The hand of God - Haitians call quake the Lord's message
Deeply religious Haitians see the hand of God in the destruction of biblical proportions visited on their benighted country.
The quake, religious leaders said yesterday, is evidence that He wants change.
Exactly what change He wants depends on the faith: Some Christians say it's a sign that Haitians must deepen their faith, while some Voodoo followers see God's judgement on corruption among the country's mostly light-skinned elite.
And then there's American Evangelist Pat Robertson, who said last Wednesday that Haiti had been cursed by a pact its slave founders made with the devil two centuries ago to overthrow their French rulers and become the world's first black republic.
The White House called his remarks "stupid".
As desperate believers met to pray yesterday across the shattered capital, the Reverend Eric Toussaint told a congregation gathered outside the ruined cathedral that the earthquake "is a sign from God, saying that we must recognise His power".
Haitians, he said, "Need to reinvent themselves to find a new path to God."
Punishment for corrupt leaders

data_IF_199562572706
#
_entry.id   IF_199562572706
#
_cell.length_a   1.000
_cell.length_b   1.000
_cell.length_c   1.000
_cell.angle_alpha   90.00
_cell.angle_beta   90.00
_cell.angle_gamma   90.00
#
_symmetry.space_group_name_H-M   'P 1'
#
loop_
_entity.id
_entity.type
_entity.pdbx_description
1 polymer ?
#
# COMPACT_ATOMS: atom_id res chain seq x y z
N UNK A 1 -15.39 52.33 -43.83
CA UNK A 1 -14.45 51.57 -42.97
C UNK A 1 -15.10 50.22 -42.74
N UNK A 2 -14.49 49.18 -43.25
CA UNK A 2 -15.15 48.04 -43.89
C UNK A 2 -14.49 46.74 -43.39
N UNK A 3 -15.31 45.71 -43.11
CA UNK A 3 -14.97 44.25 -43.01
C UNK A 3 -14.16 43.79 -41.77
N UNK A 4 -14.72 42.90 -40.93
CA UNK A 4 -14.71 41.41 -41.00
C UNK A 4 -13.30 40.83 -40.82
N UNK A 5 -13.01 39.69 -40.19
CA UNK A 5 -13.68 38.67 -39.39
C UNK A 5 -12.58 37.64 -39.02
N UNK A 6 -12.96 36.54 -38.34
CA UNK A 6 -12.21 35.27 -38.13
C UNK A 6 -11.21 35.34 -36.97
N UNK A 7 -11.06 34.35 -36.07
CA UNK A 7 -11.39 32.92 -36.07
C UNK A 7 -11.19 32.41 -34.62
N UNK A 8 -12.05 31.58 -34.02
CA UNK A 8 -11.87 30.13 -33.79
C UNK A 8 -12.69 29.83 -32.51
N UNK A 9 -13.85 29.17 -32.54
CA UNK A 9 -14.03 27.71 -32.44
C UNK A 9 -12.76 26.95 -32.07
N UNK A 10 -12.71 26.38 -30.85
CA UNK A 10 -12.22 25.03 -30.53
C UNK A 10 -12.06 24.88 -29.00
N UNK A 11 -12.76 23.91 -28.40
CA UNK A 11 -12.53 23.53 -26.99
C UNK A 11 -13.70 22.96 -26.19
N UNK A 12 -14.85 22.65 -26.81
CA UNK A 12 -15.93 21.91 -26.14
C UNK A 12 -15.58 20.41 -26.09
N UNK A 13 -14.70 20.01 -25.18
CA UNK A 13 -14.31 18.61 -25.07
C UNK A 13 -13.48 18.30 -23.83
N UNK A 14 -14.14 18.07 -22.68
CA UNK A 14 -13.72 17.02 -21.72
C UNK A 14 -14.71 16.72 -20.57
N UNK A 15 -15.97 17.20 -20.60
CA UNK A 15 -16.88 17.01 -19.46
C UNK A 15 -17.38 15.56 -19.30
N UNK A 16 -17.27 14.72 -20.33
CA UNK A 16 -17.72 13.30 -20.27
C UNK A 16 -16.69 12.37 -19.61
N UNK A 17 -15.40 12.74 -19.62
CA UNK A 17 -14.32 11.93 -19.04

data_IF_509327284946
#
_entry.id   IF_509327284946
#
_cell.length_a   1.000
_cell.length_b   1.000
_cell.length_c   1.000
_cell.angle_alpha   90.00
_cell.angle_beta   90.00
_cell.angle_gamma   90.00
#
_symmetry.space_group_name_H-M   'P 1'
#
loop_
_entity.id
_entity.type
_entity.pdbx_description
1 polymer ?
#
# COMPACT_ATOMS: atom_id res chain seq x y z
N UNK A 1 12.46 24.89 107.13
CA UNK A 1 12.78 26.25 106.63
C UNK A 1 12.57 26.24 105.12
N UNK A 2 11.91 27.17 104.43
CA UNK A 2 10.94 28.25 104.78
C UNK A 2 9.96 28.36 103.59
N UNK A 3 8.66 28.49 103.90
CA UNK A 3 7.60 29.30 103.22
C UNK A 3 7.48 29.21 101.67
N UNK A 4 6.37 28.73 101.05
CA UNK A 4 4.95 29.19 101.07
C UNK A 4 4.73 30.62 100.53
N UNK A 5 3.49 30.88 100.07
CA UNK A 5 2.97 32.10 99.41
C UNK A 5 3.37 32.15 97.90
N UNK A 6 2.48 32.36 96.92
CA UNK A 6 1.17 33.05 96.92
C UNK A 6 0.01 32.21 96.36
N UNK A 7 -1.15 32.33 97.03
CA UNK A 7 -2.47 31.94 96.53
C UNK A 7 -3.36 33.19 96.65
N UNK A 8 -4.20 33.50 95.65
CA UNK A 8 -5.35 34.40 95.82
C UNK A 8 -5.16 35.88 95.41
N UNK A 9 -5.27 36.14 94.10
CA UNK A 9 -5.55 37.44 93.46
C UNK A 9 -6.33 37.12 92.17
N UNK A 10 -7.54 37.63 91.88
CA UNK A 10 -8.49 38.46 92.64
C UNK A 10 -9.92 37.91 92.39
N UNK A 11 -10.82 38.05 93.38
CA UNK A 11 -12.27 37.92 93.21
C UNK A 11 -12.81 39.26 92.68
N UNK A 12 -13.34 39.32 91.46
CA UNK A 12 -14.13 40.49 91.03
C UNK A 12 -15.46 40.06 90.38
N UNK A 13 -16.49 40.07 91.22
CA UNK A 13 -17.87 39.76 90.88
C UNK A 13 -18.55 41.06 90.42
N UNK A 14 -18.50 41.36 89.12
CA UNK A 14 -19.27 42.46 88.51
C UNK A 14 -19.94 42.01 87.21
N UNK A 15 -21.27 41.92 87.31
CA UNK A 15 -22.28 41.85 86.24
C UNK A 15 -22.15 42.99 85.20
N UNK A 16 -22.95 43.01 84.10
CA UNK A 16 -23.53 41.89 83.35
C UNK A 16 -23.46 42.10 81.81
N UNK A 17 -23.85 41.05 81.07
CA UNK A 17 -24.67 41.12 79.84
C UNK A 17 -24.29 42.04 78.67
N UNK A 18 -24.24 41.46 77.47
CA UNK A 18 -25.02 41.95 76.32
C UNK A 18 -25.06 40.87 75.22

Some followers of Voodoo, practised alongside Roman Catholicism by the vast majority of Haitians, said the devastation of key symbols of power was punishment for corrupt leaders who have allowed the mostly light-skinned elite to enrich themselves while the black majority suffered.
"If all of a sudden, in 15 seconds, 20 seconds, all the physical representations of corruption are destroyed, it gives you pause for thought," said Richard Morse, a renowned Haitian-American musician whose mother was a singer and revered Voodoo priestess.
"The Justice Ministry: down. The National Palace: down. The United Nations headquarters: down."
Unharmed by the quake was the famed bronze statue, 'Le Maron Inconnu' - 'the Unknown Escaped Slave' - noted Morse, who owns the Oloffson Hotel featured in Graham Greene's novel The Comedians.